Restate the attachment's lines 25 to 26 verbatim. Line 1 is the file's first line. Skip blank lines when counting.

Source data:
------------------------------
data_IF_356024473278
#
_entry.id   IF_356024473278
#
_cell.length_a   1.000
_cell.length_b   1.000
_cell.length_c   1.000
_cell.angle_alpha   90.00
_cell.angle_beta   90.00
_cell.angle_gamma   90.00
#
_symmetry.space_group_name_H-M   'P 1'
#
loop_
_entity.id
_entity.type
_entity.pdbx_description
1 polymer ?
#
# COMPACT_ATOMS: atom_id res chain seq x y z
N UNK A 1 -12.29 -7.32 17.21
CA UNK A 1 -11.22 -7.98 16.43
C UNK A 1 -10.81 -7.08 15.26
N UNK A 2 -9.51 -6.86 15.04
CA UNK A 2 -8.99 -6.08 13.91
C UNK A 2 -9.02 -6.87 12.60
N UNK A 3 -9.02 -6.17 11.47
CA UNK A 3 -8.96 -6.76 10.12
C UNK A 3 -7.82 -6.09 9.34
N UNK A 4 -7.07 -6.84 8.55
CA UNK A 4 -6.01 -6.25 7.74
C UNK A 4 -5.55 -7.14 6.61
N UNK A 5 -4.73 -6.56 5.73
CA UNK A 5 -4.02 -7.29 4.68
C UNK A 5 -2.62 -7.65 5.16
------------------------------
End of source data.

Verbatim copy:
CA UNK A 2 -8.99 -6.08 13.91
C UNK A 2 -9.02 -6.87 12.60